By Tim Youngblood
March brought us some interesting new games that build on old genres and feature some new art styles that caught my eye. One game absolutely crushed its funding goal, one made their funding goal with a photo finish, and the other came up just short. Let’s check out some games!
Iron Harvest – A Real-Time Strategy From KING Art Games
Iron Harvest more than doubled its funding of $450,000 as their campaign wraps up with over $1.1 million! Iron Harvest is KING Art Games’ fourth successful Kickstarter campaign. I usually harp about important it is to have a playable demo when seeking crowdfunding, but with four funded projects under their belt, KING Art Games can do whatever they want. Ok, that’s enough gushing over how much cheddar a small studio like KING Art is moving, what is this game about?
Iron Harvest takes place on an alternate Earth called “1920+”, which is essentially the World War 1 era with sweet steampunk machines. The game’s designers said that they wanted to get away from being an RTS focused on actions per minute and clicks per second. Instead, they’re focusing on map control, base building, and using the terrain for positional advantage. While those are still important aspects in faster RTS’s like Starcraft, KING ART wants this game to flow slower, probably like Age of Empires. The combat features a cover system as well as destructible environments. The game is also set to feature an extensive single-player campaign. After crushing its funding goal, Iron Harvest is set to release in December 2019 on PC, PS4, and XBox One.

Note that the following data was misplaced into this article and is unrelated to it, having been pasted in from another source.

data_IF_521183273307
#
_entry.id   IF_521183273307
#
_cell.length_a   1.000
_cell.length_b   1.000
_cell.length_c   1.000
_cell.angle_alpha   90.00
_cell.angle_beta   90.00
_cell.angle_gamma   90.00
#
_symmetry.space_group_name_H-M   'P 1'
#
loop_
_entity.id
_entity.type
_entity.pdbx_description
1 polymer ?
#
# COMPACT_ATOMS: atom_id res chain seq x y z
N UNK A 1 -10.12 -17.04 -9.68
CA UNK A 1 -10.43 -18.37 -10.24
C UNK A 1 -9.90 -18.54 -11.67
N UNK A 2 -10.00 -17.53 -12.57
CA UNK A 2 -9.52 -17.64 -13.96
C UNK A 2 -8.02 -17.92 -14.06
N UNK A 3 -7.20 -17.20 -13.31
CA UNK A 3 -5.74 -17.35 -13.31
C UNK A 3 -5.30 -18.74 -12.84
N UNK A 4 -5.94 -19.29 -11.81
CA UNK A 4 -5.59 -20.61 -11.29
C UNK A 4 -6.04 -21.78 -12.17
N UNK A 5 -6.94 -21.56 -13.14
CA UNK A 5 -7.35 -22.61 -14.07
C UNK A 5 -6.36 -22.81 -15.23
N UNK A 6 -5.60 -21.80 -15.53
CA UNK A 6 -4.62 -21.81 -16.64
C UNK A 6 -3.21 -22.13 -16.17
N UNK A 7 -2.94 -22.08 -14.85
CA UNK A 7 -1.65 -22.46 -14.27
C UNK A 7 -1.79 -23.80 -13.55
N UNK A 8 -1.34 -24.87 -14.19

Learn More About Iron Harvest
- Iron Harvest Kickstarter Page
- KING Art Games Website
- KING Art Games’ RTS Survey Results (Iron Harvest Gameplay was designed around the results of this survey)
CHOP – A Local Multiplayer Fighting Arena From Claws Up Games
CHOP barely squeaked by to reach their funding goal of $10,000, so we probably won’t see it come out on consoles soon (Those were stretch goals). CHOP has a playable demo, and I would say the gameplay reminds me of Brawlhala. This doesn’t mean that CHOP is simply a Brawlhala clone, it has several elements that make the game unique. For starters, instead of simply trying to get the best K/D ratio, the goal of the game is to escape the arena through a portal. The characters all have quirks that make their playstyles unique. Add in some ultra-violence, and this looks like a game with a lot of replay value!
We won’t have to wait very long to see the full release of this game, as it’s set to come out in June!
Learn More About CHOP
Tala – A Point and Click Explorational Puzzle Game By Matthew Petrak
Unfortunately, Tala fell just short of its funding goal, but I’m hoping Matthew Petrak tries another Kickstarter campaign or Indiegogo in the future. Tala is a cutely animated puzzle adventure (Kind of like Day of the Tentacle or Sam and Max). I haven’t had time to play the demo yet, but even if the gameplay was terrible, I would still be excited about this game.
This is the first game I’ve seen that is animated over real-life backgrounds, which gives it a unique look. I think there is a lot of potential in this development style. Using backdrops from nature saves animation time and, perhaps, more importantly, gets game developers outside more. This development style could be a great change of pace for devs who feel trapped in a dungeon for hours on end.
Tala was set to release in January 2019, but without the funding from Kickstarter, it could be delayed.
Learn More About Tala
Were there any games from March that caught your eye? Let us know in the comments!